Whitaker’s career is the ‘story my father always wanted for me’
Bill Whitaker’s story begins in San Francisco, where he started his broadcast journalism career as a production assistant for KQED.
It takes him to Mexico, South Africa, Haiti and the Middle East, and to every state except North Dakota (so far).
“Today, I am a journalist living in Harlem — a story my father always wanted for me,” he said.
Whitaker, now an Emmy Award-winning correspondent for “60 Minutes,” spoke Friday in Presidents Hall about his career covering world news before receiving the Lee H. Hamilton Public Service Fellowship. His talk, “My Story,” was part of The Media School’s Speaker Series.
He has reported domestically on critical issues including the opioid epidemic, immigration procedures, police use of force and capital punishment. He has also covered several presidential campaigns and done features and interviews with icons such as Barbra Streisand, Mike Tyson and Michelle Obama.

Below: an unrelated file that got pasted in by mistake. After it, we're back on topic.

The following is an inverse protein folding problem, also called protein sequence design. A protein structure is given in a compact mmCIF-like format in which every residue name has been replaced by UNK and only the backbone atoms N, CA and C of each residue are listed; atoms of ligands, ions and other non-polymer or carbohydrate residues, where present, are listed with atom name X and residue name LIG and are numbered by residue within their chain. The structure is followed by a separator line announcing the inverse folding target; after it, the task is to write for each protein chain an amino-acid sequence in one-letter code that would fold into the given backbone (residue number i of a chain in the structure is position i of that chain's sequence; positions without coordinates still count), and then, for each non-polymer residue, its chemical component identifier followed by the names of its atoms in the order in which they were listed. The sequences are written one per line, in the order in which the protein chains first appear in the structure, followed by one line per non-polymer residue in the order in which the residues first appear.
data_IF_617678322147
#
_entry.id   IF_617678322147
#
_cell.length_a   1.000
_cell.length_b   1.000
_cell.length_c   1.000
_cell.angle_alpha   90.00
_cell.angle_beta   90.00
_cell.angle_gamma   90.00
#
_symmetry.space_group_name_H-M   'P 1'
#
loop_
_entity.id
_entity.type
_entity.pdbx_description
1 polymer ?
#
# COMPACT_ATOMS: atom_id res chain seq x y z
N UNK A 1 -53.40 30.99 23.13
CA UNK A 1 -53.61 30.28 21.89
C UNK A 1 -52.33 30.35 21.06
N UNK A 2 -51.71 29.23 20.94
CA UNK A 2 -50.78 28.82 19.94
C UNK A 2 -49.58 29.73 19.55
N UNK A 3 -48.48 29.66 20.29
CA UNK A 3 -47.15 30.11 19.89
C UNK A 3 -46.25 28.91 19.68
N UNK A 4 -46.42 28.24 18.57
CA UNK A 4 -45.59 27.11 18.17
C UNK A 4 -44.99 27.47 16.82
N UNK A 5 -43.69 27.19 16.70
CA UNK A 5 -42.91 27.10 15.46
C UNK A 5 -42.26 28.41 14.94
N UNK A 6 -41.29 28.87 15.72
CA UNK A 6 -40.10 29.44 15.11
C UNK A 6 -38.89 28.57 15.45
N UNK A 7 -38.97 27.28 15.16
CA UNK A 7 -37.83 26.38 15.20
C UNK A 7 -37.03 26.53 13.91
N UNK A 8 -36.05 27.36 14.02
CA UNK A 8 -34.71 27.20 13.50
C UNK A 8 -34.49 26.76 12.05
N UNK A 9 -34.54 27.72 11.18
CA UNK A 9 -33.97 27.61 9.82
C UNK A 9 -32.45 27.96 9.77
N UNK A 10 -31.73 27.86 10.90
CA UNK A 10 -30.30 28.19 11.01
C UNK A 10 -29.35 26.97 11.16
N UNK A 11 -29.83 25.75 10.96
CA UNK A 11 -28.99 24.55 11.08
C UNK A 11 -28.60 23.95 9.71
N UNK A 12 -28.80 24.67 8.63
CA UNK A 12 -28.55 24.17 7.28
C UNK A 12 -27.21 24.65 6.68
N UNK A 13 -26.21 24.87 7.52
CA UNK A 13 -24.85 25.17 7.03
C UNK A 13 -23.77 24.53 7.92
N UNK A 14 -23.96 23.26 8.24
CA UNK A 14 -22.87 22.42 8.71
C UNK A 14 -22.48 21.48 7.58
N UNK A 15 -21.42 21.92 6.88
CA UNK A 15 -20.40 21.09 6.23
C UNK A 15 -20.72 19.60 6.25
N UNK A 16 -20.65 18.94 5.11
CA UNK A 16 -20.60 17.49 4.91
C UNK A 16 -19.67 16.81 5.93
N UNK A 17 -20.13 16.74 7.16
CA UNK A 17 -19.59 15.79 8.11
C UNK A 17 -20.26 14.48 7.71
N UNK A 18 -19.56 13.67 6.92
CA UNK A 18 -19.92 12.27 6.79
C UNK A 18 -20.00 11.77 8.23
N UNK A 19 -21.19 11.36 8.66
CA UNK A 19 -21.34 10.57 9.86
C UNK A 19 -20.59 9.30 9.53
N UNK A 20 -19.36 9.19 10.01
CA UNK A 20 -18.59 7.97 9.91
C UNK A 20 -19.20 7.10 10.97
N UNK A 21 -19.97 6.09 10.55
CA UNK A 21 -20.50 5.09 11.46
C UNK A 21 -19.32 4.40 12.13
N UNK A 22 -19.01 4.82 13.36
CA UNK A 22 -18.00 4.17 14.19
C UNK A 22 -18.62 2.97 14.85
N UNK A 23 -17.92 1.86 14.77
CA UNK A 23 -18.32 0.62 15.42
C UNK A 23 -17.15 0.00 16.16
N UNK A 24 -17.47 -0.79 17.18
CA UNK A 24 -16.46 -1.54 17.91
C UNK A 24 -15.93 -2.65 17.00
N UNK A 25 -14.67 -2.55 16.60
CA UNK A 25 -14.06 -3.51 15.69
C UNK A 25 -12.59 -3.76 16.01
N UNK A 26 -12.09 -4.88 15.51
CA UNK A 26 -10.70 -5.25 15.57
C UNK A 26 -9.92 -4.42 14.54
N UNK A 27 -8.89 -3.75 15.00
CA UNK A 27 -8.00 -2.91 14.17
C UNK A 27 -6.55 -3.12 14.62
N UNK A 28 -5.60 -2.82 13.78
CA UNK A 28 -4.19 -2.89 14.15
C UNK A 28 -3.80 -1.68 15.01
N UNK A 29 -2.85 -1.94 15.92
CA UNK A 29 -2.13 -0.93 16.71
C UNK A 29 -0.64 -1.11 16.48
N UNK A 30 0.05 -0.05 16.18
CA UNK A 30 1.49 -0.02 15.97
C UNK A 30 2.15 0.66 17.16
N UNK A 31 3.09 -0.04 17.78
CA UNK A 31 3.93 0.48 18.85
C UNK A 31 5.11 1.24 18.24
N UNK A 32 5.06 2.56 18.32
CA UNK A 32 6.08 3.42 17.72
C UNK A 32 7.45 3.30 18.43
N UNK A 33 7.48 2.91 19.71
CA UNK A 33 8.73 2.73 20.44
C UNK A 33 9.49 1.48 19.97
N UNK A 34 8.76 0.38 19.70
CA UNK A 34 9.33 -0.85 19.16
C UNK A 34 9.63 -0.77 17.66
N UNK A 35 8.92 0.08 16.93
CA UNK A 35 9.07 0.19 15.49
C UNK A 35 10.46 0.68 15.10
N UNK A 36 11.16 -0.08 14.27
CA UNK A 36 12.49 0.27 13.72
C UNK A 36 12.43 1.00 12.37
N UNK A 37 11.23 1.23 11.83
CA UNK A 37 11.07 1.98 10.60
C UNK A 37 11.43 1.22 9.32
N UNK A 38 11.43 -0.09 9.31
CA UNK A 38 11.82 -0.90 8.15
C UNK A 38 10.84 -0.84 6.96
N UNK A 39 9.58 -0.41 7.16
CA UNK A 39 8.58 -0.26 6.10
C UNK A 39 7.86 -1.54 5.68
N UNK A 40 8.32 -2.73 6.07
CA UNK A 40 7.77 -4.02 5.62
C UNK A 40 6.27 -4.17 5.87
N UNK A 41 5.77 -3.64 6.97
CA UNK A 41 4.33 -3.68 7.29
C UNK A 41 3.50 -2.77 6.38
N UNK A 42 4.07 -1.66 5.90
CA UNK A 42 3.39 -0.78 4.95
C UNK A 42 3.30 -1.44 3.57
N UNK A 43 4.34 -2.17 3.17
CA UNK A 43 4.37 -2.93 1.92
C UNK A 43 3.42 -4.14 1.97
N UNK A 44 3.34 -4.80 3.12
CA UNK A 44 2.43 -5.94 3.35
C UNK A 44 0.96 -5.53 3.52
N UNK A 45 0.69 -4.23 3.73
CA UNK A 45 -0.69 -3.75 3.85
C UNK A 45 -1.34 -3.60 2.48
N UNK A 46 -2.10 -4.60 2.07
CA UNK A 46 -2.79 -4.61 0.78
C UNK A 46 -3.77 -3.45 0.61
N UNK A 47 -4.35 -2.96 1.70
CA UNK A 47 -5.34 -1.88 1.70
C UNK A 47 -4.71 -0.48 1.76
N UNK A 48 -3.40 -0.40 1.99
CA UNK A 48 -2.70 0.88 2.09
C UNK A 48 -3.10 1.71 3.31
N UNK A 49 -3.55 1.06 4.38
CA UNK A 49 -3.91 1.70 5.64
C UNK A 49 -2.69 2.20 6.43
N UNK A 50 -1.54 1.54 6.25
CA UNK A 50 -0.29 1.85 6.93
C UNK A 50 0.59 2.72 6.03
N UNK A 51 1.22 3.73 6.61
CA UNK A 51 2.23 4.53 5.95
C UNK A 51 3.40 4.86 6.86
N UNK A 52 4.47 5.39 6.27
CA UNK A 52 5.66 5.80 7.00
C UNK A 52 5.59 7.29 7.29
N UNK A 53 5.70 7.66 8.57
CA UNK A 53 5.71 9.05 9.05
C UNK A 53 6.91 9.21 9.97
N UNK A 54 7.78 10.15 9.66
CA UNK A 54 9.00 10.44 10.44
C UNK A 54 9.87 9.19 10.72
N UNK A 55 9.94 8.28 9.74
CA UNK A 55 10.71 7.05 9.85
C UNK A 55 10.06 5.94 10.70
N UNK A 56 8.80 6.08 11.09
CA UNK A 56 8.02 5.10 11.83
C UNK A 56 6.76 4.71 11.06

His international reporting includes stories about the investigation into Mexican drug lord Joaquin “el Chapo” Guzman from both sides of the border, the Fukushima nuclear disaster in Japan, the war in Afghanistan from Kabul and the funeral of Nelson Mandela from South Africa.
Whitaker told the audience that news is more important today than ever. With increased access to information, consumers choose between being entertained or enlightened.
He’s also witnessed the transformation of the country and the media as a result of deepening partisanship.
Whitaker shared his advice for young journalists about to begin their careers: work harder than everyone else. And plan ahead.
“Don’t go to the office without having something to cover,” he said.